Editor’s note: This is the second in a series on how the Peru Community Schools Fine Arts Gallery got its start.
They were something. One died tragically at a young age, a budding star suddenly gone. The other passed on in 1965, an exhilarating life over.
Both were born and raised in Peru.
I wrote about them last week in tracing the origin of the Peru Community Schools Fine Art Gallery.
As Paul Harvey would say, here’s the rest of the story about John Miller "Whit" Whittenberger and G. David Thompson.
First there was Whittenberger.
If you are familiar with Whittenberger Auditorium inside the Memorial Union at Indiana University, the facility is named after him.
The honor was bestowed after Whittenberger’s premature death at the age of 24 in August 1910.
When I read the opening sentence of Whittenberger’s obituary in the Sept. 30, 1910, edition of the Peru Republican, I knew I was reading about a special person.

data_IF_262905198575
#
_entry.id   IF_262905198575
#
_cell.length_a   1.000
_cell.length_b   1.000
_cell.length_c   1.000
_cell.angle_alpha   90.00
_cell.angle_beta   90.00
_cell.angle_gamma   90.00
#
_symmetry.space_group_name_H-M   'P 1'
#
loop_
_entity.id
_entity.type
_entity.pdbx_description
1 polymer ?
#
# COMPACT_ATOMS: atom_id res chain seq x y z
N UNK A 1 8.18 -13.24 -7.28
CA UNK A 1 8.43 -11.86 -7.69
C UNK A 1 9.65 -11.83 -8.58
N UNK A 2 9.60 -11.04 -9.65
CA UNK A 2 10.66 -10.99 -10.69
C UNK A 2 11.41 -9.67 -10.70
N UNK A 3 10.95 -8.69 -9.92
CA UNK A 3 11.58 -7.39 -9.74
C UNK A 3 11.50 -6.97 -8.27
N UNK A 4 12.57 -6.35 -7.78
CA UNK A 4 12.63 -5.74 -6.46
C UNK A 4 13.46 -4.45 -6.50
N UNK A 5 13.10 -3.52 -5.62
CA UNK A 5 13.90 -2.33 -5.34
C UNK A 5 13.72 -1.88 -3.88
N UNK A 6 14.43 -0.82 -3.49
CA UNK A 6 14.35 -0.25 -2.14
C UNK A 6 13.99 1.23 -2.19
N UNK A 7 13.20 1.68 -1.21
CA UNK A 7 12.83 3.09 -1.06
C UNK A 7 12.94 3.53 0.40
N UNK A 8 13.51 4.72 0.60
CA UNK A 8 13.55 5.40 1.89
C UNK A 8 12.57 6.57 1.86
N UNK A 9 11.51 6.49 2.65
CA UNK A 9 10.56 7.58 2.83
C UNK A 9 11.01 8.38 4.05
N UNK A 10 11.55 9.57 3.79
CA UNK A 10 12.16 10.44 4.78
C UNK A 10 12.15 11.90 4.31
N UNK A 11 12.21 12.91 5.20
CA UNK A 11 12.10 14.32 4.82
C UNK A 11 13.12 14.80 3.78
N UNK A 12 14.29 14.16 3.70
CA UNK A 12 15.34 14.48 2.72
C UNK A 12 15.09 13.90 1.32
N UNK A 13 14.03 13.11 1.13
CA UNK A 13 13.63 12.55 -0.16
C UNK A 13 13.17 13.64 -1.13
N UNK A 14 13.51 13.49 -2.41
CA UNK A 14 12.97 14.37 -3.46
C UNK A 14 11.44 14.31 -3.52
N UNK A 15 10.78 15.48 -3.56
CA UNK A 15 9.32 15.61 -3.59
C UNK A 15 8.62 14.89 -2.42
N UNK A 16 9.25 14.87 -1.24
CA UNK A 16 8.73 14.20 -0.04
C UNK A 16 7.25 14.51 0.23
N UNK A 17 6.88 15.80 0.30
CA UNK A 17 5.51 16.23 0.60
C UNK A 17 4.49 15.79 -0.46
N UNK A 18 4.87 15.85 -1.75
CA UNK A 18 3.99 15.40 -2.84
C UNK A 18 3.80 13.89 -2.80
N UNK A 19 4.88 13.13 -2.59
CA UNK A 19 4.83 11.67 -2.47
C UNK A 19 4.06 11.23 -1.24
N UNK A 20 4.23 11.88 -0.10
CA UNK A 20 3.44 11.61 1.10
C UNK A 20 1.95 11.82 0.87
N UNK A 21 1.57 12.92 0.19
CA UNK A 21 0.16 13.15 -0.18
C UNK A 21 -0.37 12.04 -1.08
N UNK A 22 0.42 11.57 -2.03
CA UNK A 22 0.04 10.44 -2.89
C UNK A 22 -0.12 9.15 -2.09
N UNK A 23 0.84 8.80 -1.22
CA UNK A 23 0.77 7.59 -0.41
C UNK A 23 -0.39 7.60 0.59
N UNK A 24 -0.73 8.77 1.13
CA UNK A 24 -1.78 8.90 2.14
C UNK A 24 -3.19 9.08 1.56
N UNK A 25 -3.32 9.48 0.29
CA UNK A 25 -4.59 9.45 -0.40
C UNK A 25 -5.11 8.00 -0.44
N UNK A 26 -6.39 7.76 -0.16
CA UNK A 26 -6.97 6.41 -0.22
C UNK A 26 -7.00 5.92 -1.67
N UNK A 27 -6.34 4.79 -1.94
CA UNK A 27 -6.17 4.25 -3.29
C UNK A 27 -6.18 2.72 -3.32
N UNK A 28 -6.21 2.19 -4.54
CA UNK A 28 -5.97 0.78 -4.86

Here’s that opening sentence:
“No young man ever passed to his eternal sleep in this community, for whom the people of Peru and vicinity had a higher regard, than John Miller Whittenberger, son of Mr. and Mrs. John F. Whittenberger, south of the city on the Santa Fe pike, who died last Monday morning at 6:30 o’clock.”
The obit goes on to say, “It is understood that when the young man became afflicted with typhoid fever and was compelled to go to bed that he discouraged those about him by intimating that this would be his last sickness.”
Whittenberger reportedly improved twice, but suffered relapses and died peacefully in his sleep.
The community was aghast.
Schools closed for his funeral, according to the obit. At Oak Grove Cemetery, where Whittenberger was interred, the casket was opened. Hundreds of school children and others passed by. Students and faculty members at IU attended the service.